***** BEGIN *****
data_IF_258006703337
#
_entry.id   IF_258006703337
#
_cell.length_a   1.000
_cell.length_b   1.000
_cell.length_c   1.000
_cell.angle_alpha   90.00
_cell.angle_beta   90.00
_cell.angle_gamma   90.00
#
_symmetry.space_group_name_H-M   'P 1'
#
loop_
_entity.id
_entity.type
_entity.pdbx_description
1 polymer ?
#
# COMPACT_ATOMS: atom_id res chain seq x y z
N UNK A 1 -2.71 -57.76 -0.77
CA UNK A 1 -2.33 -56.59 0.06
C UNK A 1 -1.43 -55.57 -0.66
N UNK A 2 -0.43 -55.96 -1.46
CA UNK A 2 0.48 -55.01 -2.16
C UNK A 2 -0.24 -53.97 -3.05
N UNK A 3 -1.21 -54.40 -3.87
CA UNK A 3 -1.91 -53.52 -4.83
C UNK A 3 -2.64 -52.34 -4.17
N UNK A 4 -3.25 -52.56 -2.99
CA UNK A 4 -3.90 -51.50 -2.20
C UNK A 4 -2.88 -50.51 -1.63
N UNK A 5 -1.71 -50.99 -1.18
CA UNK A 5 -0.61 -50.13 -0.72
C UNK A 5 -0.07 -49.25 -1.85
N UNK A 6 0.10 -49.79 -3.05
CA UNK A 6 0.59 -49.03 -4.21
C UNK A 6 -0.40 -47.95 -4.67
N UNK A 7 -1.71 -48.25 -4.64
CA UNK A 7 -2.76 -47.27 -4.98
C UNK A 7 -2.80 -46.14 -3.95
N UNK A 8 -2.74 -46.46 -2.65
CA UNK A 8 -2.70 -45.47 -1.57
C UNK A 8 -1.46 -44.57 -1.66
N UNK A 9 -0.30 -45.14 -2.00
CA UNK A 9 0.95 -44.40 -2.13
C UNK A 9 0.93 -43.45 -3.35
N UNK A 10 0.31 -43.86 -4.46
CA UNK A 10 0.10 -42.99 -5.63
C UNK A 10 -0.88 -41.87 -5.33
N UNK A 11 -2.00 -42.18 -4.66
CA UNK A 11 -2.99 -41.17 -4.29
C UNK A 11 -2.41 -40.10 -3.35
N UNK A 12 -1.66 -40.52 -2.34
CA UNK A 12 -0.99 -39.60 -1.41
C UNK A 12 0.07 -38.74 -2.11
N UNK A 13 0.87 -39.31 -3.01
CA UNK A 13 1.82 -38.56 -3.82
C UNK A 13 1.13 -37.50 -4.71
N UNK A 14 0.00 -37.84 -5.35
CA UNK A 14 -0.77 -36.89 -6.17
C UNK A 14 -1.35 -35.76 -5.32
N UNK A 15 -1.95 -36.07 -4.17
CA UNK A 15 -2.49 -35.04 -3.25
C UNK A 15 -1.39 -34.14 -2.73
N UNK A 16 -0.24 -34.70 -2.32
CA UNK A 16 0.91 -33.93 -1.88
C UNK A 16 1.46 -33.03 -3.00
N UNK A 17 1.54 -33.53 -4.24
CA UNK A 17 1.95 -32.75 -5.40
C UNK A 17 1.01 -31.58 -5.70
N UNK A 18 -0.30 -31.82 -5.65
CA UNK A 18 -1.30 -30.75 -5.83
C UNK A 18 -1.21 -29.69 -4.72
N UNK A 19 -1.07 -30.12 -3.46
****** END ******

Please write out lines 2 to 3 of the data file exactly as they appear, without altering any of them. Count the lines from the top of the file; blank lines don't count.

#
_entry.id   IF_258006703337